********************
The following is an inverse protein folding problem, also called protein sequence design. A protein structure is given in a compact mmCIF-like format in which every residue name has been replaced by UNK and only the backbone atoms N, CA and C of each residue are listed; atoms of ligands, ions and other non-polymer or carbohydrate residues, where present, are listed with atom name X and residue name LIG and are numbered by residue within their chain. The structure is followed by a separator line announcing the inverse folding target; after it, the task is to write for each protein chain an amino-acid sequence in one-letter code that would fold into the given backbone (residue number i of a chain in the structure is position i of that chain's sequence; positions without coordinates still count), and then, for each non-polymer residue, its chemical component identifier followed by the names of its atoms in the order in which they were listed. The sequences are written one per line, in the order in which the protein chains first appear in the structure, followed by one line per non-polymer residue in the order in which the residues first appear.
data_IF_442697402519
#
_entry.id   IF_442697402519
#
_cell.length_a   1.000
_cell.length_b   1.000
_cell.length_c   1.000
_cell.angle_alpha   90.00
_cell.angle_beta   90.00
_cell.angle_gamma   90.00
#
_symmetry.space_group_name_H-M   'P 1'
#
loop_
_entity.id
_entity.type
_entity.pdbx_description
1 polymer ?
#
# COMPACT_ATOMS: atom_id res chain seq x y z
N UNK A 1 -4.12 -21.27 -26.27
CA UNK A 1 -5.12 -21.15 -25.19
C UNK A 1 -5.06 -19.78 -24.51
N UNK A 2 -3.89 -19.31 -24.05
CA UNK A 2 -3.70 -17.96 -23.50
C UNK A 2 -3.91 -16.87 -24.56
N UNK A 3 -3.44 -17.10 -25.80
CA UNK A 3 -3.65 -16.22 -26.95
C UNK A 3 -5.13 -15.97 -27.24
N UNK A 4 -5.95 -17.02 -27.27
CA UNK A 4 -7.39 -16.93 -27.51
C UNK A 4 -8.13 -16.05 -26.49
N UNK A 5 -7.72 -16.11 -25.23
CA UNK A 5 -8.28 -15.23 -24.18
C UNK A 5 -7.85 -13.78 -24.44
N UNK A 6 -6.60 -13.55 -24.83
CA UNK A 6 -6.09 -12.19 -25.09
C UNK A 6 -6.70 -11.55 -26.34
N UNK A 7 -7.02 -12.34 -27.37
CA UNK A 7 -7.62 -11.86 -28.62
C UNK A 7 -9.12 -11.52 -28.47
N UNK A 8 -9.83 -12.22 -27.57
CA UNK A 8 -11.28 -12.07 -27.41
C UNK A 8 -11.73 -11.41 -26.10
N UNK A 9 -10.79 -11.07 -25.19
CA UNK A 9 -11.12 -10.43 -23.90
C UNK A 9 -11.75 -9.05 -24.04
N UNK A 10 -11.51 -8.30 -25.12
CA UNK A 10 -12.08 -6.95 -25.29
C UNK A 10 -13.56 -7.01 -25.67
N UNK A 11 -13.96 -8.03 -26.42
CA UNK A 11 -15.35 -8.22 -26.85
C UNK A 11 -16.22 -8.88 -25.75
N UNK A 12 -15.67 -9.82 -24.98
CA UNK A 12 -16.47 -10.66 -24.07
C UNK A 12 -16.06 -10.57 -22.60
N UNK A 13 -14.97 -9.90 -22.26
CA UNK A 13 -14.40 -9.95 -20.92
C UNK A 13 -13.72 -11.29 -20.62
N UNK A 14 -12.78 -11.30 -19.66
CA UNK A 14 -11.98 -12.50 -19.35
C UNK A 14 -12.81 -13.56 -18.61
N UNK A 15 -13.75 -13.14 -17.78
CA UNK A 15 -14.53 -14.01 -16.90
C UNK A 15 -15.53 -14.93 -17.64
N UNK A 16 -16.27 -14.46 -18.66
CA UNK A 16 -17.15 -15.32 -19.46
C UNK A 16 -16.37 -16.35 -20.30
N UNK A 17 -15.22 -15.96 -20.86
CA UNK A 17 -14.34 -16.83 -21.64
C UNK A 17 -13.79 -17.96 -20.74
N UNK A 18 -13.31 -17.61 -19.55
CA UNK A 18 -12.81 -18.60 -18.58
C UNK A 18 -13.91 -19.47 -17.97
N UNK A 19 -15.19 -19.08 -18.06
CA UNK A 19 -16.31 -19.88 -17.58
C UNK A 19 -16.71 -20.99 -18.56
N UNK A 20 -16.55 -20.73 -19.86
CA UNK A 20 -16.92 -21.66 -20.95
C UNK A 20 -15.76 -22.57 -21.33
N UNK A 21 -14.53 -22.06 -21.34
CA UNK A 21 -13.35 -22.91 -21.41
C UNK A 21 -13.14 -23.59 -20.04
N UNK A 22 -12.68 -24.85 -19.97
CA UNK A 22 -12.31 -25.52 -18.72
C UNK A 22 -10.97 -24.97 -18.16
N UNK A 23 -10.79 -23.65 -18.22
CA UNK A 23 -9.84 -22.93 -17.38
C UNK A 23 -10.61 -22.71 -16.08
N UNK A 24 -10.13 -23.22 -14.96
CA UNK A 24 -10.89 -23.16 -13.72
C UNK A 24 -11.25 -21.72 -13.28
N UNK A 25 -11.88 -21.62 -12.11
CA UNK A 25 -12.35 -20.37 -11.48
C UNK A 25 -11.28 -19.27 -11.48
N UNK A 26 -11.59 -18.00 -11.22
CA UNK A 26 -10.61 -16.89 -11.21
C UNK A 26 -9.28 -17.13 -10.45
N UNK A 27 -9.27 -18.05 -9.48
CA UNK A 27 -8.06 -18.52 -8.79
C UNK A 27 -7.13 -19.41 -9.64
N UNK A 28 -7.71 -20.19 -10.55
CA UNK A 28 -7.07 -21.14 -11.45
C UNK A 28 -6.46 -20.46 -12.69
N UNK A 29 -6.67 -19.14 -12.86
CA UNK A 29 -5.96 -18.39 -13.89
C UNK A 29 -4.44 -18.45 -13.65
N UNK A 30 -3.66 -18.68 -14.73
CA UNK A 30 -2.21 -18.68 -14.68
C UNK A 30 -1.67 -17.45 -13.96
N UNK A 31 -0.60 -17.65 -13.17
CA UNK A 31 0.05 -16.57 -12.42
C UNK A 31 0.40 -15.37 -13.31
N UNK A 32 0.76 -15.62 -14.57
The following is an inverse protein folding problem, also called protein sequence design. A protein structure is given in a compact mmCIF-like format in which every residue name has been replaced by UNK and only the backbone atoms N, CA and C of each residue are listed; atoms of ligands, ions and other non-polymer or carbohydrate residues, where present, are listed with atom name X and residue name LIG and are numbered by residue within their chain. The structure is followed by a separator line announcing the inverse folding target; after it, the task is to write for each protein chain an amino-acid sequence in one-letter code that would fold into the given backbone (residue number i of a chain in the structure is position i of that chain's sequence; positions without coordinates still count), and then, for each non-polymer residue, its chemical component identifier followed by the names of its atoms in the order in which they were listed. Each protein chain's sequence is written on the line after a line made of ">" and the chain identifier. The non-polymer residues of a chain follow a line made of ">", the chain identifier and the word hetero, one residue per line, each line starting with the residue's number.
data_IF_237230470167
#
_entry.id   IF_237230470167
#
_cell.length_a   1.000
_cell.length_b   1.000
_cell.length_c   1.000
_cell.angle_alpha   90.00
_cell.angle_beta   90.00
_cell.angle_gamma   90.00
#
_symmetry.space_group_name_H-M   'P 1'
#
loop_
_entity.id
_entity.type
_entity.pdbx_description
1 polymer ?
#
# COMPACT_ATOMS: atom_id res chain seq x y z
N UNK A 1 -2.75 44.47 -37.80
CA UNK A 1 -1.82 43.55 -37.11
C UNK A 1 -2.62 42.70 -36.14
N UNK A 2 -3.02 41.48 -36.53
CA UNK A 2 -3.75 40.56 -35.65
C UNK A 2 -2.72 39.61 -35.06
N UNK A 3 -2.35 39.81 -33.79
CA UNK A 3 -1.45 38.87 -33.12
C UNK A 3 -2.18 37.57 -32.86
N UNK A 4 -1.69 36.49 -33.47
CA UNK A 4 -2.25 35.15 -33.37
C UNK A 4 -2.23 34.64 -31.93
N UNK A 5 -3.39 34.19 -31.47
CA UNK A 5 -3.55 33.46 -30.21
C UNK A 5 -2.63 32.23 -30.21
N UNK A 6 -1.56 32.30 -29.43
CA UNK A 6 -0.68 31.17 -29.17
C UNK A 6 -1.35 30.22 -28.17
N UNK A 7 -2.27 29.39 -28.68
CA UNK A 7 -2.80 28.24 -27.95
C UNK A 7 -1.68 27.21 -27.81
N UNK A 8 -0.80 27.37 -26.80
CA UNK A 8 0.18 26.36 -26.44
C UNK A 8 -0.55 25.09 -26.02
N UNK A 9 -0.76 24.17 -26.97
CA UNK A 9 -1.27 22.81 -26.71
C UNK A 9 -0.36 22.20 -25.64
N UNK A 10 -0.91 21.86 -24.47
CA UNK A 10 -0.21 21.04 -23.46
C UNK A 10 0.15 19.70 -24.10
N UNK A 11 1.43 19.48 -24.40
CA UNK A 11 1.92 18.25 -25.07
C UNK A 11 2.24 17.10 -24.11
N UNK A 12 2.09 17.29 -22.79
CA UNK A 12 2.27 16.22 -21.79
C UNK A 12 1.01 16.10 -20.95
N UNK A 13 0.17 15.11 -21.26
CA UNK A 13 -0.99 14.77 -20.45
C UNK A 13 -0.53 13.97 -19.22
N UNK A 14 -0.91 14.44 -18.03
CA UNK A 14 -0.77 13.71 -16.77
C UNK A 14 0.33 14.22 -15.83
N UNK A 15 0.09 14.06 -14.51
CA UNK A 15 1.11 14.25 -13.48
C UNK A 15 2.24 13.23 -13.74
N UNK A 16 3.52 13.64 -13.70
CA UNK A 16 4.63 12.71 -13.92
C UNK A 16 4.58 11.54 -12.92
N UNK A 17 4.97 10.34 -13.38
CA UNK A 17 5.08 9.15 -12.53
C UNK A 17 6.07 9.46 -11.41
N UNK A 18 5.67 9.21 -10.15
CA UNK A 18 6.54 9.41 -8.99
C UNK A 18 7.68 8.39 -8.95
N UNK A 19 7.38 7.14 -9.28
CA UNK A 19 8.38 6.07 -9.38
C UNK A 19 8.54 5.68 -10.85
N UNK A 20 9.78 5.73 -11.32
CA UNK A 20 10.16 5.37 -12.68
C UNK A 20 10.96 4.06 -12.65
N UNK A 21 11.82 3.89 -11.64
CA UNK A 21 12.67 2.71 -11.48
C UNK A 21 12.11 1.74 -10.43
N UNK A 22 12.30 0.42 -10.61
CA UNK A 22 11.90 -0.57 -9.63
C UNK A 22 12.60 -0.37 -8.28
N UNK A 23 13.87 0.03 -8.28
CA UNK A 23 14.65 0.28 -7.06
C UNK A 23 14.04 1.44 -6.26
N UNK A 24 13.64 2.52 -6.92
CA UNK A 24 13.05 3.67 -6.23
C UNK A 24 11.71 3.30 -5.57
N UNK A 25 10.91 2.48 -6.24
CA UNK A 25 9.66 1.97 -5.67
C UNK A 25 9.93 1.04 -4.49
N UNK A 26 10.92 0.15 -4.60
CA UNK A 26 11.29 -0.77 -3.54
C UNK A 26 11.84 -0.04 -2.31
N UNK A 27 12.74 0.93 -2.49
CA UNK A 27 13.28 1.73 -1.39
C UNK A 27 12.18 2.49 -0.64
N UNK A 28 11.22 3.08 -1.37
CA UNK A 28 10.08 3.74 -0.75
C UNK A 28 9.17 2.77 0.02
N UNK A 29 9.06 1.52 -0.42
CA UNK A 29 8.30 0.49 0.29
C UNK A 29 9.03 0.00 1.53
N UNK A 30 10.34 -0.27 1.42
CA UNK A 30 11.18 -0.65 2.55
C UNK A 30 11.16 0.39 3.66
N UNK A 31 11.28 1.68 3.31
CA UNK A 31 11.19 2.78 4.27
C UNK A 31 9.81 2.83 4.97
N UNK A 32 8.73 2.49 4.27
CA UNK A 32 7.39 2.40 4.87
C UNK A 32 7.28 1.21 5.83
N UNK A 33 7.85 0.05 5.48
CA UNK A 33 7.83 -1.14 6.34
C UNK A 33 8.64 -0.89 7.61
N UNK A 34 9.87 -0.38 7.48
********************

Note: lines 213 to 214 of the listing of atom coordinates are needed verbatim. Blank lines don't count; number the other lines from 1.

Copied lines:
CA UNK A 26 11.29 -0.77 -3.54
C UNK A 26 11.84 -0.04 -2.31